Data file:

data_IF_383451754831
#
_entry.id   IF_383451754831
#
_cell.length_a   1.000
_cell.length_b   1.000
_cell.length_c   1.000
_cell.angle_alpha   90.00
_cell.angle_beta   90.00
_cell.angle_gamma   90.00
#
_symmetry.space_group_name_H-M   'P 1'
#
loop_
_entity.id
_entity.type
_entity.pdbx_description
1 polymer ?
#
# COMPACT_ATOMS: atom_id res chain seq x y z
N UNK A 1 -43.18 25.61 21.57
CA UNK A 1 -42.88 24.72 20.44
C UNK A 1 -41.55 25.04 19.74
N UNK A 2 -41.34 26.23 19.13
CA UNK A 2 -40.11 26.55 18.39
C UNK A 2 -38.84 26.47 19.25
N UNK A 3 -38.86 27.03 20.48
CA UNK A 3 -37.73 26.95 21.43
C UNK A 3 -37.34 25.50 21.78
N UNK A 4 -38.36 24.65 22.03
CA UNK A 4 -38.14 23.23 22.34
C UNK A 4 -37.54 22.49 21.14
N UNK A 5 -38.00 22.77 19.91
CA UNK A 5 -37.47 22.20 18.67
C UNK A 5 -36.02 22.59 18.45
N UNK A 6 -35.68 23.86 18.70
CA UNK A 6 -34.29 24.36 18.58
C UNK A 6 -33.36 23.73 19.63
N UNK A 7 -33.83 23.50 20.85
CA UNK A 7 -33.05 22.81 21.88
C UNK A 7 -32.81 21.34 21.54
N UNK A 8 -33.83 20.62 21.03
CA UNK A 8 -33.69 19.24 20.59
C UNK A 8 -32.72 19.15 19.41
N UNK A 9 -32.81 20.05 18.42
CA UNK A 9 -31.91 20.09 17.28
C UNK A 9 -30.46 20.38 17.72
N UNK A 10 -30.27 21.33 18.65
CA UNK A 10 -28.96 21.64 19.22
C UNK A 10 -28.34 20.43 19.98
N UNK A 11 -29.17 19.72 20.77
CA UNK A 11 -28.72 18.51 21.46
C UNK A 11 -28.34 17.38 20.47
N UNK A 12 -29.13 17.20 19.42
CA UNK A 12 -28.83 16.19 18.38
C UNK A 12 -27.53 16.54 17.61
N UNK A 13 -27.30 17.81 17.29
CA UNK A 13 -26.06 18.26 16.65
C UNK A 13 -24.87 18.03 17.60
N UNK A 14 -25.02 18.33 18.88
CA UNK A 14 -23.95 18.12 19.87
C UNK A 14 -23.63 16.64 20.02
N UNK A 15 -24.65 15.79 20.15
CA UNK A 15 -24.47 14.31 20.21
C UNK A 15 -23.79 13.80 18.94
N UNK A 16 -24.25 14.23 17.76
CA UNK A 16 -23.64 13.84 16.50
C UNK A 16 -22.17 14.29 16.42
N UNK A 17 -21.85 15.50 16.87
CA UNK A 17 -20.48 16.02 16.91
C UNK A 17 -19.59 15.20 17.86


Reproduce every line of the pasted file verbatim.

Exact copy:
data_IF_383451754831
#
_entry.id   IF_383451754831
#
_cell.length_a   1.000
_cell.length_b   1.000
_cell.length_c   1.000
_cell.angle_alpha   90.00
_cell.angle_beta   90.00
_cell.angle_gamma   90.00
#
_symmetry.space_group_name_H-M   'P 1'
#
loop_
_entity.id
_entity.type
_entity.pdbx_description
1 polymer ?
#
# COMPACT_ATOMS: atom_id res chain seq x y z
N UNK A 1 -43.18 25.61 21.57
CA UNK A 1 -42.88 24.72 20.44
C UNK A 1 -41.55 25.04 19.74
N UNK A 2 -41.34 26.23 19.13
CA UNK A 2 -40.11 26.55 18.39
C UNK A 2 -38.84 26.47 19.25
N UNK A 3 -38.86 27.03 20.48
CA UNK A 3 -37.73 26.95 21.43
C UNK A 3 -37.34 25.50 21.78
N UNK A 4 -38.36 24.65 22.03
CA UNK A 4 -38.14 23.23 22.34
C UNK A 4 -37.54 22.49 21.14
N UNK A 5 -38.00 22.77 19.91
CA UNK A 5 -37.47 22.20 18.67
C UNK A 5 -36.02 22.59 18.45
N UNK A 6 -35.68 23.86 18.70
CA UNK A 6 -34.29 24.36 18.58
C UNK A 6 -33.36 23.73 19.63
N UNK A 7 -33.83 23.50 20.85
CA UNK A 7 -33.05 22.81 21.88
C UNK A 7 -32.81 21.34 21.54
N UNK A 8 -33.83 20.62 21.03
CA UNK A 8 -33.69 19.24 20.59
C UNK A 8 -32.72 19.15 19.41
N UNK A 9 -32.81 20.05 18.42
CA UNK A 9 -31.91 20.09 17.28
C UNK A 9 -30.46 20.38 17.72
N UNK A 10 -30.27 21.33 18.65
CA UNK A 10 -28.96 21.64 19.22
C UNK A 10 -28.34 20.43 19.98
N UNK A 11 -29.17 19.72 20.77
CA UNK A 11 -28.72 18.51 21.46
C UNK A 11 -28.34 17.38 20.47
N UNK A 12 -29.13 17.20 19.42
CA UNK A 12 -28.83 16.19 18.38
C UNK A 12 -27.53 16.54 17.61
N UNK A 13 -27.30 17.81 17.29
CA UNK A 13 -26.06 18.26 16.65
C UNK A 13 -24.87 18.03 17.60
N UNK A 14 -25.02 18.33 18.88
CA UNK A 14 -23.95 18.12 19.87
C UNK A 14 -23.63 16.64 20.02
N UNK A 15 -24.65 15.79 20.15
CA UNK A 15 -24.47 14.31 20.21
C UNK A 15 -23.79 13.80 18.94
N UNK A 16 -24.25 14.23 17.76
CA UNK A 16 -23.64 13.84 16.50
C UNK A 16 -22.17 14.29 16.42
N UNK A 17 -21.85 15.50 16.87
CA UNK A 17 -20.48 16.02 16.91
C UNK A 17 -19.59 15.20 17.86